Grass-Fed Strip Steaks with Porcini and Rosemary Rub {Katie at the Kitchen Door}

What I found was pretty consistent; to earn the “grass-fed” moniker, the animal has to be raised on grasses, hay, silage or legumes, not finished on a high volume of corn and the low dose of antibiotics typical of commodity beef, and it must spend most of its time in a pasture. The result of these practices is a healthier animal with a lower fat content, with the added benefit of not promoting the evolution of antibiotic-resistant bacteria. What this all means when it comes to cooking grass-fed beef is pretty straightforward:

  • It doesn’t hurt to tenderize: The leaner meat is not as thickly marbleized. Bruce Aidells’ The Great Meat Cookbook suggests using a Jaccard.
  • Aidells and The American Grassfed Association (AGA) agree that leaner cuts can benefit from a marinade.
  • Cooking rare to medium-rare yields the best results, but grassfed beef cooks more quickly than non-grass-fed.

The perfect preparation was definitely Aidells’ marinade-dry rub combo. The steaks sat in a mushroom-flavored dark soy with some smashed garlic, then they got a beautiful porcini-rosemary dry rub which ended up really emphasizing the natural earthy, beefy flavor of the grass-fed beef. Overall, the slight tang from the soy and garlic along with the dark, aromatic, meaty flavor of the beef, made this preparation totally killer. The marinade yielded a nice, tender texture without any sort of unpleasant mealiness. My one regret for this recipe was our current lack of grill. Though a little trickier in terms of temp control, I think doing the initial searing-off on the grill could have added some awesome flavor. Although a little pricey at $13 for each 12 oz. steak, the combination of the gamier flavor and firmer texture makes these steaks worth the occasional splurge.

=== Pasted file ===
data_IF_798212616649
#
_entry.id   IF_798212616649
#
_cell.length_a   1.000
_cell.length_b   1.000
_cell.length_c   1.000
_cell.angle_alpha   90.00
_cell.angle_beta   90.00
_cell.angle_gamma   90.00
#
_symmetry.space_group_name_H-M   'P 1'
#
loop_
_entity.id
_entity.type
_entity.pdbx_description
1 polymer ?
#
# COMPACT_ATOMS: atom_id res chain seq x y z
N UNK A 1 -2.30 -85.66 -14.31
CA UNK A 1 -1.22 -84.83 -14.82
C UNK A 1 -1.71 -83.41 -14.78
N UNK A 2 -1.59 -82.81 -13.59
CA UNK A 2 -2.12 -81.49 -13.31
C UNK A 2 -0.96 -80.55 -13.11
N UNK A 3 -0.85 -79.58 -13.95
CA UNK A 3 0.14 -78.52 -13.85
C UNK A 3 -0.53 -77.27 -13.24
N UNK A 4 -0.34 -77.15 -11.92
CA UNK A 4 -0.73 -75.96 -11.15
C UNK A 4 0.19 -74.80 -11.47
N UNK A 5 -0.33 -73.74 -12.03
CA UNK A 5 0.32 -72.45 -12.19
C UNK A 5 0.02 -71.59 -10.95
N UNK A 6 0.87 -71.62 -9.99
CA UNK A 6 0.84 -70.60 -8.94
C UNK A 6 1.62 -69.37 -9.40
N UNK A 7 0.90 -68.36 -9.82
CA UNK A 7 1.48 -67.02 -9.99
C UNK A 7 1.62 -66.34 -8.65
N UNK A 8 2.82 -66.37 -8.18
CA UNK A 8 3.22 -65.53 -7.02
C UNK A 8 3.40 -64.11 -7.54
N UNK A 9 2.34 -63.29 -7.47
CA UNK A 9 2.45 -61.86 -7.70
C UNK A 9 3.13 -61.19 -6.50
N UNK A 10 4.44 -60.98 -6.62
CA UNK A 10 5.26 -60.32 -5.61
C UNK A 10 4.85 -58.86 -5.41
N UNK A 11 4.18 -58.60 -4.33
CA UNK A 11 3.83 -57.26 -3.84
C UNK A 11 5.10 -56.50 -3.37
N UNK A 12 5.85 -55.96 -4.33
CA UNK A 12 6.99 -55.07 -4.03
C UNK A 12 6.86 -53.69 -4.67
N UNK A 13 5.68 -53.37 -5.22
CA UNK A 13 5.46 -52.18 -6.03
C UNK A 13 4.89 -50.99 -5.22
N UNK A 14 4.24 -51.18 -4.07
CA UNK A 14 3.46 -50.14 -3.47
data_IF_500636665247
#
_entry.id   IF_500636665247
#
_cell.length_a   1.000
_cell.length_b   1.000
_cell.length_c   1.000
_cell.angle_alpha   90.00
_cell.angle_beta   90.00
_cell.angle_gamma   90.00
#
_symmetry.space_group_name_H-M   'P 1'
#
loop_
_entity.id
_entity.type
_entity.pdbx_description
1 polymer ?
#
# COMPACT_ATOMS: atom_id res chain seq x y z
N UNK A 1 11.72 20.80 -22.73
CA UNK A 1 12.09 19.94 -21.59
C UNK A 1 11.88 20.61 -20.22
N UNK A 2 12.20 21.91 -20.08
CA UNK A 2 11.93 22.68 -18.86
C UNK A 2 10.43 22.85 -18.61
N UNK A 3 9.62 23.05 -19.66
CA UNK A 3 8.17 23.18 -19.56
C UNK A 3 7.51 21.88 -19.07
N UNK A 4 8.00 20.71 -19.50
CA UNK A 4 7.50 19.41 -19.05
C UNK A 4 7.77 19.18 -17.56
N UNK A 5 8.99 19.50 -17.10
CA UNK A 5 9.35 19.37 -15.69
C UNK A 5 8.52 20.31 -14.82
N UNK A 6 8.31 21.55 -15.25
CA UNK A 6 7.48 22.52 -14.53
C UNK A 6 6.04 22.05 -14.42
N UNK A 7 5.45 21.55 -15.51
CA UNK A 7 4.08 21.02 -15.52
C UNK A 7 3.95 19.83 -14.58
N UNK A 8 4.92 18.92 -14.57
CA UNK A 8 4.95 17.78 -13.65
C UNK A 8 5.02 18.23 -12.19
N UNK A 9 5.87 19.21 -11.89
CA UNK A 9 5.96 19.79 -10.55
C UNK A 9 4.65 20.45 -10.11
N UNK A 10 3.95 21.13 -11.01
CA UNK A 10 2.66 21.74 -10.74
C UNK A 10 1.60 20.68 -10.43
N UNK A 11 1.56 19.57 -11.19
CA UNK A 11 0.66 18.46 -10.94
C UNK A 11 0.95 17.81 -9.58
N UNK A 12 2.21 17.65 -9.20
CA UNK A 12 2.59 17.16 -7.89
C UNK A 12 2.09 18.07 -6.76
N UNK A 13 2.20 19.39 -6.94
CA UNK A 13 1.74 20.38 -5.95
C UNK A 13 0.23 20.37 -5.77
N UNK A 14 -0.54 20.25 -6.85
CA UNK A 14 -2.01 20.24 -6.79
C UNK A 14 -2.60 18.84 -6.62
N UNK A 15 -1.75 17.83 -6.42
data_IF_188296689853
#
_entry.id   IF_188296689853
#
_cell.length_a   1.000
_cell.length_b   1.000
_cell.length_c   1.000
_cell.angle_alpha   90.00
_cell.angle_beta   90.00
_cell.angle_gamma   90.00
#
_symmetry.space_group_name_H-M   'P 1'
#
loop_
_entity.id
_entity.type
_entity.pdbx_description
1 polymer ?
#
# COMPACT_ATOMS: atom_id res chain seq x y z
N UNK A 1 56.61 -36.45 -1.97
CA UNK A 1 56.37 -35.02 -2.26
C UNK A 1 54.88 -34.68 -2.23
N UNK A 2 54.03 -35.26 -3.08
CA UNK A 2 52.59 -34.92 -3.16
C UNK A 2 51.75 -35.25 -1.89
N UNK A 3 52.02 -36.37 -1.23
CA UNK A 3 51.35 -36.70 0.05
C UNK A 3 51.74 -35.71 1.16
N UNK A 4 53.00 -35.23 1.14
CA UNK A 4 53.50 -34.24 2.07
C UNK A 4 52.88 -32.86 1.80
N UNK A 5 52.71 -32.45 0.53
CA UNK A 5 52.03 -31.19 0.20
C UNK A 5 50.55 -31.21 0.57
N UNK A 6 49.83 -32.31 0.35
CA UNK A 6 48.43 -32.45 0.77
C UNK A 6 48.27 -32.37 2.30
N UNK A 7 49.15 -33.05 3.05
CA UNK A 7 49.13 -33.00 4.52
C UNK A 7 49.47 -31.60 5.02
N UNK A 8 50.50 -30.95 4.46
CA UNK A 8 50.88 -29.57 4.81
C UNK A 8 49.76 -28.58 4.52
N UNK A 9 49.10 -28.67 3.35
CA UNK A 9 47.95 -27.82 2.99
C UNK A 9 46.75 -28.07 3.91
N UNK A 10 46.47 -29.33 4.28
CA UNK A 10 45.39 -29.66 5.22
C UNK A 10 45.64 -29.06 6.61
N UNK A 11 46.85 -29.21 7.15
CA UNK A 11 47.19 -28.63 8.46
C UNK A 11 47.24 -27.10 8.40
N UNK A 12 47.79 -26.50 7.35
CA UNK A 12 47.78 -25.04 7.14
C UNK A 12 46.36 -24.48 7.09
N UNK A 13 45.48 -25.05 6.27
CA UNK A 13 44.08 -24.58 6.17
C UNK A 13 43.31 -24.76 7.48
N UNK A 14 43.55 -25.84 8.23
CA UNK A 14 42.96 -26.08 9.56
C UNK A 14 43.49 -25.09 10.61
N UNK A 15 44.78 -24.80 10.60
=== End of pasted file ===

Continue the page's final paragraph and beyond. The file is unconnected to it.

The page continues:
Vidalia Onion Rings with Beer Mustard Aioli {Katie at the Kitchen Door}

Duck-Fat Yorkshire Pudding {Katie at the Kitchen Door}

As a meal, the steak could certainly stands alone, or with any steakhouse sides. For this meal though, Katie set her yorkshire pudding with creamed spinach against my beer-battered onion rings with mustard aioli in what turned out to be a delightfully diverse night of overeating. Both side dishes came from Richard Blais’ Try This At Home, and while the duck-fat coated yorkshire puddings puffed up beautifully in the oven, the onion rings and the sweet, tangy mustard dip were the clear victor [edit: Katie agrees].